Cosgrove.— Elizabeth Bignell, of Cosgrove, was committed to prison for a week, for being drunk, and using indecent language, at Cosgrove, on the 9th of May.

William Jarvis, parish constable, proved the case.

Buckingham Advertiser and Free Press Saturday 23 July 1870

Wesleyan Festival.—On Saturday, public tea meeting was held in connection with Wesleyan friends at Cosgrove. After 110 friends had partaken of excellent tea, the Great Linford choir sang some first-rate pieces, during which time some of the friends were having a few innocent games, in the field called “The Green,” kindly lent for the occasion by Mr. Gates. In the evening a public meeting was held in the air. W. Grimes, Esq presided. After singing and prayer, Mr. Swindon addressed the meeting at some length. Another hymn was then sung, after which Mr. Irons gave an address, showing the people present what sort of doctrine was preached in chapels in their connection and stating that it was the gospel of Christ, which the power of God unto salvation to them that believe. After the singing of another hymn Mr. E. Wooton gave an address showing the people what they were likely to gain by going to places where incense was flying about the temple. He also spoke of the Pope of Rome being called infallible, at the same time knowing that it is God alone that is infallible. Vote of thanks was given to Mr. Gates for his kindness in lending his field for the meeting. After singing and prayer the Great Linford and Wolverton friends set sail along the smooth water of the canal to their homes.

Northampton Mercury - Saturday 13 August 1870

WANTED, in the Country, a HOUSEMAID who thoroughly understands her work and is a good Needlewoman. Apply (by letter) at Cosgrove Hall, Stony Stratford

Northampton Mercury - Saturday 27 August 1870

COSGROVE PRIORY, near Stony Stratford.


Have been honoured with instructions from C. G. Boulton, Esq., who is leaving Cosgrove,




THE former comprises a half Alderney cow, barren ditto, two sturks, one steer, in-pig sow, nine store pigs, three prime fat ditto, and a quantity of poultry; also iron pigtroughs, hay rakes and drags, sheep trough, sheep hurdles, cow troughs and ties, turnip cutter, cow crib, 18-round ladder, five hen coops, two wheelbarrows, tubs, two 300-gallon galvanized iron TANKS, nearly new; carpenter's bench, two apiaries, each containing three of Neighbour's hives, two large cucumber-frames and lights, three hand-glasses, a quantity of hard wood and faggots, several thousand flower pots, dozen kale pots, &c, &c.; also, about 10 tons of prime old HAY.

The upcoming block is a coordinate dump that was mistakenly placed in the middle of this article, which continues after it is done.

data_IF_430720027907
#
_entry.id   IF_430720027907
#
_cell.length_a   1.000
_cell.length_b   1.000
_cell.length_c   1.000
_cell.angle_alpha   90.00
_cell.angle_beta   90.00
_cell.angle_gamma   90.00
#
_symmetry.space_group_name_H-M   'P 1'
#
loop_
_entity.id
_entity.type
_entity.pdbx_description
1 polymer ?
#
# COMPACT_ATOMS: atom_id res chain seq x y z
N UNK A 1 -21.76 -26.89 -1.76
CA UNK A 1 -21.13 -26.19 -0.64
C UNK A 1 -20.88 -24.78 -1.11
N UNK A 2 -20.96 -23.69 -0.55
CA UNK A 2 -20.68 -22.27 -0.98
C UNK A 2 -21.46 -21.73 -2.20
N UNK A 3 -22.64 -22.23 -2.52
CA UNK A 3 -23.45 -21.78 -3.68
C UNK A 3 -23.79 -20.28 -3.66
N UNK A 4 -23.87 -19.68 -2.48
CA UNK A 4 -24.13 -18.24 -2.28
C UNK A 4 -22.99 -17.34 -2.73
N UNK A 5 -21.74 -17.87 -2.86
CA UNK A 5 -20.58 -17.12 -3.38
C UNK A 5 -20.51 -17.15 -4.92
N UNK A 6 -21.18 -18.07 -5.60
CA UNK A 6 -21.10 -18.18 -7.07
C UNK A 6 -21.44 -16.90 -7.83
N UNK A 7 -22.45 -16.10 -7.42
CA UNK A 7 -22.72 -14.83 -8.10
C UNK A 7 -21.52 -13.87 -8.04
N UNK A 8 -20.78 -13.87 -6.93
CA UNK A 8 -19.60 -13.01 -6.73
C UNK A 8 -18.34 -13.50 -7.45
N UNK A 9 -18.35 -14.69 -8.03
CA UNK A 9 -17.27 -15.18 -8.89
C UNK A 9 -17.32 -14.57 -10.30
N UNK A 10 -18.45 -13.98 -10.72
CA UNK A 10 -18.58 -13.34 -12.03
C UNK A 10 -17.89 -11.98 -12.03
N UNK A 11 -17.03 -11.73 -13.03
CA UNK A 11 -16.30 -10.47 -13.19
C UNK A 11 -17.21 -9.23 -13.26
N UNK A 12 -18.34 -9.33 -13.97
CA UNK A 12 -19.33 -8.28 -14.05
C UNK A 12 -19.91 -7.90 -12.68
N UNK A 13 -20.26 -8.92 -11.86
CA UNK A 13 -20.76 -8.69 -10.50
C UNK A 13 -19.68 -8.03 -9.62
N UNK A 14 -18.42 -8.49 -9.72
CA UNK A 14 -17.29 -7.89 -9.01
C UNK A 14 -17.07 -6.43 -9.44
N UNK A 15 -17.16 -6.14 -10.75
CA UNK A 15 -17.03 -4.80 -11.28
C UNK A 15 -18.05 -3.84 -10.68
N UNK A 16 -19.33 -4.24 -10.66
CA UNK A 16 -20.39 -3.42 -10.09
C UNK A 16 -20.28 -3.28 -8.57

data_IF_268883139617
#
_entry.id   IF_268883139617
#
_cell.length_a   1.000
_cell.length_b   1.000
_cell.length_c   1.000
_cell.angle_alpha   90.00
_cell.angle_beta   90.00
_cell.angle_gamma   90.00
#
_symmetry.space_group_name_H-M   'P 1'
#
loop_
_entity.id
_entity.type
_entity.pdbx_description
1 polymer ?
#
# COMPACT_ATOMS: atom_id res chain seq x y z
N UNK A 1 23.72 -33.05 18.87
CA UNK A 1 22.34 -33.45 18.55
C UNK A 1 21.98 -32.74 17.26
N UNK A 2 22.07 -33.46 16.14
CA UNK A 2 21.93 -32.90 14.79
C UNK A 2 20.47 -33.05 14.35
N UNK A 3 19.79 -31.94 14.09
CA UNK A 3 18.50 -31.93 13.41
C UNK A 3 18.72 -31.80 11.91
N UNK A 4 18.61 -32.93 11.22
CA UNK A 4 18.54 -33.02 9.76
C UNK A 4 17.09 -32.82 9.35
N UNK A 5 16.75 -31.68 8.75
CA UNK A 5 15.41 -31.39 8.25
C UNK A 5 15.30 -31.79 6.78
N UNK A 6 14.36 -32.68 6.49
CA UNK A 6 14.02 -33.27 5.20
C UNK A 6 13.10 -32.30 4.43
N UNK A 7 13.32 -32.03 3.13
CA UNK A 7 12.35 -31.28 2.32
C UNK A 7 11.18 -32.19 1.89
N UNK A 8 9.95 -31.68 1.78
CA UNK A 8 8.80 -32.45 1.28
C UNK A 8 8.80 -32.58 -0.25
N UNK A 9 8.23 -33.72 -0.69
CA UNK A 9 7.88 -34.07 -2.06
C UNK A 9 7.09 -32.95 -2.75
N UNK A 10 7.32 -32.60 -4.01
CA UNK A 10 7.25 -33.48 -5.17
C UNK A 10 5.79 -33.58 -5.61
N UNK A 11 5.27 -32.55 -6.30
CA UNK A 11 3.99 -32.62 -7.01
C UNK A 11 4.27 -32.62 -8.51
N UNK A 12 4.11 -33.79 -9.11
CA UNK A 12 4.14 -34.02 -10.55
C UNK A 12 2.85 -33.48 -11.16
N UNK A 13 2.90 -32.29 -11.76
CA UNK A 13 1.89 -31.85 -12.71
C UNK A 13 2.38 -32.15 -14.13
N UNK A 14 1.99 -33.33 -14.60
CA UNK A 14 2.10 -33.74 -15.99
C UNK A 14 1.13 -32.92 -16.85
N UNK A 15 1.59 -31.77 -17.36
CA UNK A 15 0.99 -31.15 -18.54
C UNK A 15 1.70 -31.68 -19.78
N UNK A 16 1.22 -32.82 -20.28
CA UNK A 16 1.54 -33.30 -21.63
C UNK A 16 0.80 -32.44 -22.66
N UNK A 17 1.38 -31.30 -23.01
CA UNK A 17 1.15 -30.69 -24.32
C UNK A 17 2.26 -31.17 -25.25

The FURNITURE comprises handsome mahogany sideboard, dining-room, easy, hall, bedchamber, and American chairs; mahogany occasional and other tables, several pier glasses, pair of cabinets, Canterbury, mahogany bookstands and shelves, bureau, with side wings and sandal-wood fittings : hall bench, cupboards, cases of birds and insects, bedsteads, washing stands, toilette tables, fenders and fire irons, small mahogany wardrobe, carpeting, cocoa matting, about 250 volumes of well-bound books, a photographic portrait camera, by Ross, with all the appliances for photography; and many other articles.

Sale to Commence punctually at Ten o'clock. Catalogues are being printed, and may be had of the Auctioneers, Stony Stratford, and at the principal Inns in the neighbourhood. Persons applying for Catalogues by post, must send a stamp for postage.

Northampton Mercury - Saturday 15 October 1870

Cosgrove.— Mary Lane, of Stony Stratford, was charged with stealing one peck of potatoes, and quantity of turnips, growing in field at Cosgrove, on the 10th September last, the property of Mr. Richard Slade, farmer.—Fined £1 and 13s. 6d.

Northampton Mercury - Saturday 03 December 1870

John Wilson – 21 days Hard Labour, for begging, at Cosgrove.

Northampton Mercury - Saturday 10 December 1870

Oct 27th, at Chicago, America, of typhoid fever, John Cane, late of Mare Fair, Northampton, eldest son of Thomas Cane, late of Cosgrove, Northamptonshire, aged 27, deeply lamented.

Northampton Mercury - Saturday 18 February 1871

Thomas Amos, Cosgrove was charged with having a scale and weights deficient.—He pleaded not guilty.

Inspector Packer stated On Monday, the 5th of February, went into the malthouse at Cosgrove, found a number of weights unstamped, and took them away; the weights and scales were produced in court and appeared nearly new.

The defendant stated that he only used the scales for weighing barley when brought in; he did not sell by weight but by the quarter measure, therefore if they were incorrect the loss was to himself not to the public, and as he had not long since purchased them he thought the makers to blame in not having the weight stamped.

The Bench took the same view of the case, and said they did not believe there was any dishonest intention, but the act must be complied with, they had therefore alternative but to inflict a fine which would be a nominal one of 1s. and costs 17s. 6d. Paid. The weights forfeited.

Northampton Mercury - Saturday 11 March 1871


On Lease or Yearly Tenancy,

"The PRIORY" COSGROVE, near Stony Stratford,